lives and works
BFA, Tokyo National University of Fine Arts and Music, Japan, 1986
MFA, Tokyo National University of Fine Arts and Music, Japan, 1988
PhD, Tokyo National University of Fine Arts and Music, Japan, 1993
about the artist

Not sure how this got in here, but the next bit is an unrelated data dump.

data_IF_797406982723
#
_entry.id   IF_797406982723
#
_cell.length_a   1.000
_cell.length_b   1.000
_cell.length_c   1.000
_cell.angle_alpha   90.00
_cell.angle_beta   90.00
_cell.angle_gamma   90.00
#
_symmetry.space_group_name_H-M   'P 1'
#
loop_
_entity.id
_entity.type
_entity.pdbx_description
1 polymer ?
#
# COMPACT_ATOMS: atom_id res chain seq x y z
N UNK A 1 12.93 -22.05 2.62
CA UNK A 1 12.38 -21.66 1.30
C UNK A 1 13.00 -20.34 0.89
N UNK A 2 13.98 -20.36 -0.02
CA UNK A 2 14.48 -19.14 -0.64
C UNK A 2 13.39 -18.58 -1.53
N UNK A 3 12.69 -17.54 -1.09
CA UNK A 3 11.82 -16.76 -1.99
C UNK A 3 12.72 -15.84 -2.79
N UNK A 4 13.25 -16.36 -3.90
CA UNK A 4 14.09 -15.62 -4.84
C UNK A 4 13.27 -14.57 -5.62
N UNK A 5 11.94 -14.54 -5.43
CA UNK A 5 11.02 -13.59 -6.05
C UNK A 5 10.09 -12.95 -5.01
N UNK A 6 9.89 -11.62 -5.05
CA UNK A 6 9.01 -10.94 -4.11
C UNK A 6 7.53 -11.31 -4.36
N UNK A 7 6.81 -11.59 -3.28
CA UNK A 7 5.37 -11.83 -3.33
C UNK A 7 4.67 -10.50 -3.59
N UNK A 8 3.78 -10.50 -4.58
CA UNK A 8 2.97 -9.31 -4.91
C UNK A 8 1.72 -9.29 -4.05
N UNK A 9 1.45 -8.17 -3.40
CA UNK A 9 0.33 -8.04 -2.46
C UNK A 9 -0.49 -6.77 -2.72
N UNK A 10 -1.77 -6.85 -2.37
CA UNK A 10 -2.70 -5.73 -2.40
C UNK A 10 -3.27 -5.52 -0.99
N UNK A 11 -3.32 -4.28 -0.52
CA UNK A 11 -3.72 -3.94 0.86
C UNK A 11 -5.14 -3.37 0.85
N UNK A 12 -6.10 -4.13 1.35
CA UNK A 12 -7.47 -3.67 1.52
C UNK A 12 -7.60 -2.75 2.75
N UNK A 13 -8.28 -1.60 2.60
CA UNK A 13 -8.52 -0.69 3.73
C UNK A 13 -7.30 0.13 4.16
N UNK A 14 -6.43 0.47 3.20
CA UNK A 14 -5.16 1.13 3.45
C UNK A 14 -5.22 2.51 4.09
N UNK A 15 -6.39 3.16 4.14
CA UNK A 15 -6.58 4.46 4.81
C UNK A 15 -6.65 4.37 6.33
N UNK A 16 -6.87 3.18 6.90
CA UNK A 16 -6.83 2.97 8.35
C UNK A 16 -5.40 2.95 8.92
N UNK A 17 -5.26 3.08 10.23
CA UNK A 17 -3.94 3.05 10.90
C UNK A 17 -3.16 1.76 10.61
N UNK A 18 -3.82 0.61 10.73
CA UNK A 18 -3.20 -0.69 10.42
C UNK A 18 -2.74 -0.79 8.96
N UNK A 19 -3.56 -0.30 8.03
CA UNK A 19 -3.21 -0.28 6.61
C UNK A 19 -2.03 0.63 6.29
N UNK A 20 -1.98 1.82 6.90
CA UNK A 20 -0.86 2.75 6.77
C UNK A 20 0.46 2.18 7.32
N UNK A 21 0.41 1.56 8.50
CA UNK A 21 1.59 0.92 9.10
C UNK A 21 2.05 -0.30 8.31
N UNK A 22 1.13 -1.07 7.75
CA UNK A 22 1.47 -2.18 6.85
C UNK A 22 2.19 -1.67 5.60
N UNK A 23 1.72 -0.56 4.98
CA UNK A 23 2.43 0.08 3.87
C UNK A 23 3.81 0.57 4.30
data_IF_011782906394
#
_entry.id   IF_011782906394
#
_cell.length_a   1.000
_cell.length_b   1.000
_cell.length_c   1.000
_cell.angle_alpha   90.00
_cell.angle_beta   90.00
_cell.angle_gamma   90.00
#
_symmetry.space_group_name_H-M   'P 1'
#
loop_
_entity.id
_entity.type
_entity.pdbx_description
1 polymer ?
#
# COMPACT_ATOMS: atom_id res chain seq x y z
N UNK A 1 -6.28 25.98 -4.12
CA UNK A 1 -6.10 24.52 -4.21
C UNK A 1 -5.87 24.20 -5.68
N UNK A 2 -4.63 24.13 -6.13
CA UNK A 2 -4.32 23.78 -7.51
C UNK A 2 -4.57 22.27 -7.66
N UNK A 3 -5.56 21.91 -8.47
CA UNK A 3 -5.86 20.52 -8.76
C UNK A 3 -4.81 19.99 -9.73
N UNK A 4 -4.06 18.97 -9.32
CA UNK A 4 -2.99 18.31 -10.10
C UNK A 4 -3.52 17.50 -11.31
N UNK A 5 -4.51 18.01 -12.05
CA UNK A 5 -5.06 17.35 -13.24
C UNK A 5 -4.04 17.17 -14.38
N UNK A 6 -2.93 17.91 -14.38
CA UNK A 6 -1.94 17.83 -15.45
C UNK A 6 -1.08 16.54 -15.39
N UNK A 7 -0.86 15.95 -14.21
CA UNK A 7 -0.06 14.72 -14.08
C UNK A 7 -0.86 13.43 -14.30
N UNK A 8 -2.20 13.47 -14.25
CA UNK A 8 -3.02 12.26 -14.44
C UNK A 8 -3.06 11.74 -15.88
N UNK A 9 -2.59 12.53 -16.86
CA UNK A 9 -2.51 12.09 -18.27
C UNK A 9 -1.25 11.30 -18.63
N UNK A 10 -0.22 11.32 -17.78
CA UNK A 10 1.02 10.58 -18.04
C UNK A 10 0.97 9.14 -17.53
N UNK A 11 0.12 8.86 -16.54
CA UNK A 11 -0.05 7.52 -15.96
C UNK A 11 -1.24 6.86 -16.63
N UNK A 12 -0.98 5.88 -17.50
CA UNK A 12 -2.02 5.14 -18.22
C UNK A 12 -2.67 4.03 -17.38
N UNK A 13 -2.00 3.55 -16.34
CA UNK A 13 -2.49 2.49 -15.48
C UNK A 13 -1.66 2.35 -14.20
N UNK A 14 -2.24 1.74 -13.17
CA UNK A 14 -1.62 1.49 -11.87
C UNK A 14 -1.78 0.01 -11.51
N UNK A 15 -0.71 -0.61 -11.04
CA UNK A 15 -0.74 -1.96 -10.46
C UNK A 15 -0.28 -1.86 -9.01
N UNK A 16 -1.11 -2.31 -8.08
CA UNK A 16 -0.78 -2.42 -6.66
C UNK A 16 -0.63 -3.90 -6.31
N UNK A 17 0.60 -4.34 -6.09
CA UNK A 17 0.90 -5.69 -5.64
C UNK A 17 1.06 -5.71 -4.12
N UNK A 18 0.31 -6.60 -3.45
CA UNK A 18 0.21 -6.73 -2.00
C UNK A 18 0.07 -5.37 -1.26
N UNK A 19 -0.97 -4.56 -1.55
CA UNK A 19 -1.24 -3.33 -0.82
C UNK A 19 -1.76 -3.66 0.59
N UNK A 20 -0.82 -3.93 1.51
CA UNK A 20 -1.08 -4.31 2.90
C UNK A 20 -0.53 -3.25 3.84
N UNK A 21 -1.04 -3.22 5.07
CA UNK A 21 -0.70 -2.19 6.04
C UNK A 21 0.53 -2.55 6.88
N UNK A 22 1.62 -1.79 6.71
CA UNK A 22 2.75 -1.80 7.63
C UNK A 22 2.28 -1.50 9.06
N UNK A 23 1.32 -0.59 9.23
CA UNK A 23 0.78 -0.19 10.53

Takashi Murakami is one of the most famous contemporary artists living today. His sphere of influence has reached beyond the confines of fine art and into the realms of consumerism and marketing. Purporting the theory of Superflat, where a linear progression from traditional Japanese nihonga to the modern-day manga is drawn, Murakami makes works that are teeming with kawaii—cute, darling, adorable—elements while vested in compositions culled from Japanese art history. A prolific theorist and an active curator, Murakami has published many books describing the intricate processes of art-making in his Kaikai Kiki Factory; expressed his creative response to the rampant otaku (the burgeoning group of extreme anime/manga fans who feed their obsession at the expense or in deliberate avoidance of a normal social life) subcultural phenomenon in his native country; and spearheaded many pivotal exhibitions and art fairs all over the world. Of these, Superflat, which traveled within the United States between 2000 and 2001, and Little Boy: The Arts of Japan’s Exploding Subculture, held at the Japan Society in New York in 2005, both accompanied with carefully written exhibition catalogues, were instrumental in presenting a face of contemporary Japanese art to the West. His sculptures and installations have memorably been installed in public spaces in New York, such as Rockefeller Plaza, Grand Central Station, and Central Park. The artist has held sprawling retrospectives at the Geffen Museum of Contemporary Art in Los Angeles, USA; the Brooklyn Museum of Art in New York, USA; the Museum of Modern Art in Frankfurt, Germany; the Guggenheim Museum in Bilbao, Spain; and the Palace at Versailles, France.